Looking back throughout the seven years I have served as mayor of the City of Pawtucket, there have been a lot of ups and down. When I came into office in January 2011, the city was facing bankruptcy and the potential of state take over. There had been little investment in infrastructure such as roads, schools, or public safety. Taxes had increased year after year with minimal investment in the quality of life issues. Our city was struggling financially and the bond rating dropped to just above junk status.
But, as we enter the New Year, the city has a strong bond rating and the city reserves are over $12 million. More than 80 miles of roads (almost half of our streets) have been repaired along with continuing reinvestment in our assets such as public safety and repairing its aging city buildings, including a full renovation of Potter Burns Elementary School. And, there has been a decrease in crime and an increase in investment in public safety. This doesn’t happen by chance. This happens through leadership making tough decisions that best impact the residents and business community, as well as through the support of the many hard working women and men who serve our community on a daily basis.
The city was very excited to welcome more new businesses like the Matlet Group, BankNewport, Kitchen and Countertops of New England, the Isle Brewers Guild, Sara Bella Jewelry, Burbage Theatre Co., Wage House Comedy, Fully Rooted Juice and so many others. Our existing businesses are continuing to invest and expand, like the Hampton Inn, Rand-Whitney, Collette Tours, Pawtucket Credit Union, Narragansett Insurance, Farm Fresh and the Revel Factory. The great thing is, I could keep going!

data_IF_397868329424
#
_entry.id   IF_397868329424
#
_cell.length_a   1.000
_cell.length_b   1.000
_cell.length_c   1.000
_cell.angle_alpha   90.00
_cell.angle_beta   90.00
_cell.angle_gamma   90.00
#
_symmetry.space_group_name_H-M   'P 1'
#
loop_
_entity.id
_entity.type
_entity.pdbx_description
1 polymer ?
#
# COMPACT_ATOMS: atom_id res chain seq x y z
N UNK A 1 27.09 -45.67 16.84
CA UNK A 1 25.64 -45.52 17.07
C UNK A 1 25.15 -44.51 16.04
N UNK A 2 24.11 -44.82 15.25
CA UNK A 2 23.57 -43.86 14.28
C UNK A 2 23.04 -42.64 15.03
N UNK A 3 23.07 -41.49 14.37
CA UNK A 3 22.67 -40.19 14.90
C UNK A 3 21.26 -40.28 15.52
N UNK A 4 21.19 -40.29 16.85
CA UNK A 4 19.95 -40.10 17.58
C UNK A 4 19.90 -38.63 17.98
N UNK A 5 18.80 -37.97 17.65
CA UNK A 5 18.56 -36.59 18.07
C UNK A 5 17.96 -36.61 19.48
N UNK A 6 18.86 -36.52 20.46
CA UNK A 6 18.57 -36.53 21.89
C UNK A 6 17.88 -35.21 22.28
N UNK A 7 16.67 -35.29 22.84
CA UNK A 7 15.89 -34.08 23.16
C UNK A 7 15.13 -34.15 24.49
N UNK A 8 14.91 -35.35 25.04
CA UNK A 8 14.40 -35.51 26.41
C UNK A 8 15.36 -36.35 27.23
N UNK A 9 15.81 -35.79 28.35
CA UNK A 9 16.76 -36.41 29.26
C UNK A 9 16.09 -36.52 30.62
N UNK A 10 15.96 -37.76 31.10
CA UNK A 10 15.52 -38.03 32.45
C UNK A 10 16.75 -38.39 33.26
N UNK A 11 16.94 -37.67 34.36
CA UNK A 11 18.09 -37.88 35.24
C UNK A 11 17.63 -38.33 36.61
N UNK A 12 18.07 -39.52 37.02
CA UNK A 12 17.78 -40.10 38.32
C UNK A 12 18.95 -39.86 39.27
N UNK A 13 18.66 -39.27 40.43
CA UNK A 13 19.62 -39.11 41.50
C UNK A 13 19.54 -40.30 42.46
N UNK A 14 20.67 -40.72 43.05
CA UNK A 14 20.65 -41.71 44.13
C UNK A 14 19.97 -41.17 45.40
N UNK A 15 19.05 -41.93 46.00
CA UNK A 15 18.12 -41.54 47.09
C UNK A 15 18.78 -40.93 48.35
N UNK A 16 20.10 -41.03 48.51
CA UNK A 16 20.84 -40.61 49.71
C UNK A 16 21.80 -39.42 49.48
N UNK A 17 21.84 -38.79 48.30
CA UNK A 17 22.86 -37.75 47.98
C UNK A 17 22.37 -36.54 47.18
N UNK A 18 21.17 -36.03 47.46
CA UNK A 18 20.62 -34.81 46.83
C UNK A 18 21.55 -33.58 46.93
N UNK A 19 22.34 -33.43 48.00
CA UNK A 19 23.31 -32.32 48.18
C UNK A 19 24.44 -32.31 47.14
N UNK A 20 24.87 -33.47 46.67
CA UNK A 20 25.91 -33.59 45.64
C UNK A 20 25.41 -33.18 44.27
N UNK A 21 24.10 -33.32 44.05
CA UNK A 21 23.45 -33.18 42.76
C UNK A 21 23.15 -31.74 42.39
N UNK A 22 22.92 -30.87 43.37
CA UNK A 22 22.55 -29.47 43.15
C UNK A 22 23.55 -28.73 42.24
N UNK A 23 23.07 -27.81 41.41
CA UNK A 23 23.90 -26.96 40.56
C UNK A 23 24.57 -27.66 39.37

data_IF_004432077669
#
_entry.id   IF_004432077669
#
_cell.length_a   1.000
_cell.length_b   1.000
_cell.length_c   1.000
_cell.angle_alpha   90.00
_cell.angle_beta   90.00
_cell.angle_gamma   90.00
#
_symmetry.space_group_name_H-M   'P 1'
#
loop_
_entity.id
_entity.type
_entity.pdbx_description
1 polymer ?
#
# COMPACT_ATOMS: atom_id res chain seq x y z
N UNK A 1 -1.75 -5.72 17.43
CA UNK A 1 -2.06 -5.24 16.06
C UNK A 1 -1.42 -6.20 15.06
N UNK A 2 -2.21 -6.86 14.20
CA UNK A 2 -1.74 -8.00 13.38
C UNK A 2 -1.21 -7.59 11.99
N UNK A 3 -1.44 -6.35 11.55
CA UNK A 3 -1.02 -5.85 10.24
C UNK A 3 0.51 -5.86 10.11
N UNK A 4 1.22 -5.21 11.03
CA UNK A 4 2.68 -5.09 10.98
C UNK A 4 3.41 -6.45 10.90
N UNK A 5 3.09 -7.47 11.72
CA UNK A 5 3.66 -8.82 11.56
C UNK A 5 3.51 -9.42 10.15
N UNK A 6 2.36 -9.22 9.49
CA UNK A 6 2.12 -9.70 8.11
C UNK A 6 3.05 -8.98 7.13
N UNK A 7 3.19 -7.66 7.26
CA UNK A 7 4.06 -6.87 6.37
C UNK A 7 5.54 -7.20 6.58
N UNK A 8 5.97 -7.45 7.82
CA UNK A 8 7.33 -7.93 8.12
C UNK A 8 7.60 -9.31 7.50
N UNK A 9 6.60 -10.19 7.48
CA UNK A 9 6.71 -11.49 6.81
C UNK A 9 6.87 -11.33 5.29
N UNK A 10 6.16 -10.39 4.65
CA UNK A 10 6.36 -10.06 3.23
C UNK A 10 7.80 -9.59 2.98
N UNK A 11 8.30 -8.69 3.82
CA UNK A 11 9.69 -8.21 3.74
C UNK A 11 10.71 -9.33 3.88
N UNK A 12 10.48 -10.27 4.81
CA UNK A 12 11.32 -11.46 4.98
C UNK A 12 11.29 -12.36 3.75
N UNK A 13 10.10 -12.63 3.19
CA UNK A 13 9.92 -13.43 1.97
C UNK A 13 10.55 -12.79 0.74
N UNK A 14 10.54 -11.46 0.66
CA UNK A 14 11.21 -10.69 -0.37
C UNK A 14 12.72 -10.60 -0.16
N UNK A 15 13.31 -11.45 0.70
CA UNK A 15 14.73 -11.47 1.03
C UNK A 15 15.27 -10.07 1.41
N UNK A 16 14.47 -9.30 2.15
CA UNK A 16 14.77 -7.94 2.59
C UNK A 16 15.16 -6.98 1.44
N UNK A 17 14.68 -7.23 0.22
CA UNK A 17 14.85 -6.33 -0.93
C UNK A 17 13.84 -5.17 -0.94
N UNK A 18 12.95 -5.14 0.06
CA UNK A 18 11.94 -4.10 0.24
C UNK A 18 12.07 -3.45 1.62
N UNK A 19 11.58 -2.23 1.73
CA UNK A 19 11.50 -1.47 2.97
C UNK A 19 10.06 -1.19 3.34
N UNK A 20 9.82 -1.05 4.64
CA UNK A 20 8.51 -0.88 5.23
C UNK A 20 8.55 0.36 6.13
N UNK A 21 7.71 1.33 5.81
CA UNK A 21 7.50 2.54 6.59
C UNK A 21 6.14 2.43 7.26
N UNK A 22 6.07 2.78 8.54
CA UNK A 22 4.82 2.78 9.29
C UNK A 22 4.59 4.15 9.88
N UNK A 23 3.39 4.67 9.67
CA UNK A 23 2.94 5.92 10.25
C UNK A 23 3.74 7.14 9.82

One of the most significant investments has been, and will continue to be in the years to come, the city’s educational system. Creating a healthy learning environment means supporting our hard working teachers and administrators as we invest in the school facilities. Well over $30 million has been invested citywide including the current renovations at the Nathanael Greene School and the newly-renovated Potter Burns. Our graduation rates also continue to improve, and Tolman High School principal Christopher Savastano was named Rhode Island Secondary Principal of the Year. Pawtucket’s schools are making real progress thanks to the hard work of students, teachers, and the school administration led by superintendent Patti DiCenso, supported by the reinvestment that has been prioritized by our community, our school committee and our city council.
There is so much promise for Pawtucket in 2018. Continued reinvestment in our city streets, schools and infrastructure is our ongoing commitment so that residents and businesses alike have the quality of life improvements they deserve. There are many potential economic development opportunities on the horizon, especially around the commuter rail project. Through the new development throughout the city, combined with the arts community and breweries, Pawtucket is starting to become a destination. There is still a lot of work ahead of us to move Pawtucket forward. Pawtucket’s evolution continues, and now is Pawtucket’s time. I invite you to come join the evolution!
For details, contact Jeanne Boyle, Pawtucket’s commerce director at Jboyle@pawtucketri.com.
Donald Grebien is mayor of the City of Pawtucket, R.I.